DANCES WITH WOLVES (1990). Forever known (and, in some circles, vilified) as The Movie That Unfairly Beat GoodFellas For The Best Picture Oscar, Kevin Costner's commercial and critical smash has seen its reputation diminish over the ensuing years — an unfortunate development for a truly exemplary motion picture. Still, even at three hours, the theatrical cut seemed incomplete, with some unexplained plot points and truncated character development. This four-hour version, which first saw the light of day on video back in 1994 and was then released on DVD in 2003 and now on Blu-ray, is the real deal, a gorgeous, masterful production that deserves to endure as an American classic. In addition to making an impressive directorial debut, Costner stars as John Dunbar, a Union officer who volunteers for a frontier assignment; while serving solo duty at the post, he becomes acquainted with the members of a neighboring Sioux tribe and eventually finds himself integrated into their society. The strengths of the original cut are still intact, but what makes this expanded edition truly soar is how well it develops the relationships between Costner and Mary McDonnell (as a white woman raised by the Sioux) and especially Costner and Graham Greene (marvelous as the tribe's holy man).
Blu-ray extras include audio commentary by Costner and producer Jim Wilson; separate audio commentary by director of photography Dean Semler and editor Neil Travis; a 75-minute retrospective documentary; various behind-the-scenes vignettes; a music video featuring John Barry's Oscar-winning score; a photo gallery; and an interactive quiz.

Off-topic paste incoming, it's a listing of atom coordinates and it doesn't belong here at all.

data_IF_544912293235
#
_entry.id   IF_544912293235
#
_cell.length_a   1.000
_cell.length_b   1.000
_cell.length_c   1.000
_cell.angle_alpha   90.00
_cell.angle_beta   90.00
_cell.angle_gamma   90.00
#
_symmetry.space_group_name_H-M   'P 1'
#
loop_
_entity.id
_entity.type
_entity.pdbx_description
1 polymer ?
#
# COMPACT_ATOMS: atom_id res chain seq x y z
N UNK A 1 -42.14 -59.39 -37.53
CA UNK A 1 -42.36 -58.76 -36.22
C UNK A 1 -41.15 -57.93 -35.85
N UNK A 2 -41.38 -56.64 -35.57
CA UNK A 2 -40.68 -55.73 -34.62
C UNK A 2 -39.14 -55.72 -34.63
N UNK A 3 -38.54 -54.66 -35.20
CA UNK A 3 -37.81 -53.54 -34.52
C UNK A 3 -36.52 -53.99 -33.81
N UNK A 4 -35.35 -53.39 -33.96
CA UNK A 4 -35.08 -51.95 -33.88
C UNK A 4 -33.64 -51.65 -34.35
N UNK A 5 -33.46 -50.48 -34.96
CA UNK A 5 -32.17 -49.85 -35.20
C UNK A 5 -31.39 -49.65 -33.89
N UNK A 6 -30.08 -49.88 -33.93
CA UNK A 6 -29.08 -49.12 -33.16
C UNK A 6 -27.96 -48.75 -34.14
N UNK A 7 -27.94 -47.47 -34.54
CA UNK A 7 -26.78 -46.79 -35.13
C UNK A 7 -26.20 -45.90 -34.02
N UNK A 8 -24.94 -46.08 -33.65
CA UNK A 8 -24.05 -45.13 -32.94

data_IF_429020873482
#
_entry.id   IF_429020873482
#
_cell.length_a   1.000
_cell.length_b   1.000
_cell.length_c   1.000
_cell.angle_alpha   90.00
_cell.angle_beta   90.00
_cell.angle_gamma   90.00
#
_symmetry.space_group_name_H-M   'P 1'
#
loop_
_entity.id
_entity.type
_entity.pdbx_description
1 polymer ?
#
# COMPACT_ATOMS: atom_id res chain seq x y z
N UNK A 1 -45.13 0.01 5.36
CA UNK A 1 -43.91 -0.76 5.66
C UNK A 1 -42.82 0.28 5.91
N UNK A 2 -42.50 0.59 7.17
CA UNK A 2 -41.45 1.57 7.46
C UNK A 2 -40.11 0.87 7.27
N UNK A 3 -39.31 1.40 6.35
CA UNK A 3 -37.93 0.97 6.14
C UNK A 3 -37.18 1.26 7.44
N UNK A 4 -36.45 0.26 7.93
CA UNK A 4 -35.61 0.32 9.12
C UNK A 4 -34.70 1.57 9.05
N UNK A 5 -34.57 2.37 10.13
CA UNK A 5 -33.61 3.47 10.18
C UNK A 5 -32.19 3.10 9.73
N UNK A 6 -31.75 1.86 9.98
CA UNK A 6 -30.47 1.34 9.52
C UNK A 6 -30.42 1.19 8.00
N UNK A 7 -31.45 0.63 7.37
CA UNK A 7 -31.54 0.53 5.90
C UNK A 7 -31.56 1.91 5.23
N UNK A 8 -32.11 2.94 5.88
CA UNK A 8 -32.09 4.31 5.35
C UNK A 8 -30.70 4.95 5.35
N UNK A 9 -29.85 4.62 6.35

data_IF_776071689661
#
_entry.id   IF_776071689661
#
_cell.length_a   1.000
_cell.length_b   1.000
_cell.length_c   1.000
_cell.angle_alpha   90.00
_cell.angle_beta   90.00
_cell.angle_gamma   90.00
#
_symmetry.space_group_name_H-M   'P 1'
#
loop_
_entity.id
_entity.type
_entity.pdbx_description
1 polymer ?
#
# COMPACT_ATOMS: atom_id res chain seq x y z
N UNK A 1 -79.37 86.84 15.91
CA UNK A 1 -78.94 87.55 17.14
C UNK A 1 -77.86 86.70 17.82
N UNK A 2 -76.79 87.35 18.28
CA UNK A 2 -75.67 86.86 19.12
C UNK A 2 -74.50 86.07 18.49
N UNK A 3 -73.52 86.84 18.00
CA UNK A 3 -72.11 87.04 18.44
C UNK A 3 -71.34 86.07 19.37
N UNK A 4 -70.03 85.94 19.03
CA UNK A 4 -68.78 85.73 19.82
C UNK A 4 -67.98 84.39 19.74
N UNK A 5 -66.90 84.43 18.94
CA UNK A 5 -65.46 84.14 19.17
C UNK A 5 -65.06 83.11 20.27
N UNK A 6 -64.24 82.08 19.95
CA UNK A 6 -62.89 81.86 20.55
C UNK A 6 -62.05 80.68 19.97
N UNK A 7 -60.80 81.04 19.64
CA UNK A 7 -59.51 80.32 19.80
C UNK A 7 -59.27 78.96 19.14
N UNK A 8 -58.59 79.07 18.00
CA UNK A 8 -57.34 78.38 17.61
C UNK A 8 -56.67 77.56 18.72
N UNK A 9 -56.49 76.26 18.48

LET ME IN (2010). The world needed an immediate remake of Sweden's 2008 Let the Right One In about as much as it needed another vampire flick in general, yet the good news is that Let Me In can hardly be construed as a shoddy, cash-in-quick product. Crafted with extreme care by writer-director Matt Reeves (Cloverfield), this is that rare retelling that pays the utmost respect to its predecessor — I'd be hard-pressed to single out even one frame that cheapens the memory of the original. As before, the setting is an apartment complex in a frozen environment (here, Los Alamos, NM), where lonely young Owen (The Road's Kodi Smit-McPhee) notices he has a new neighbor in the form of Abby (Chloe Grace Moretz of Kick-Ass). Picked on by bullies and exhibiting some disturbing character traits himself, Owen is happy to become friends with this strange girl who doesn't like candy and can only hang out with him at night. Reeves largely sticks close to the look and tone of the first film, but not in the annoying manner of Gus Van Sant's atrocious Psycho remake. While his slight altercations result in a picture not quite as powerful as its predecessor (particularly during the climax, a mesmerizing piece of filmmaking in the '08 take), he's to be commended for creating a film that ably stands on its own.
DVD extras include audio commentary by Reeves; a 17-minute making-of featurette; three deleted scenes; a 7-minute piece on the film's visual effects; and a limited edition comic book.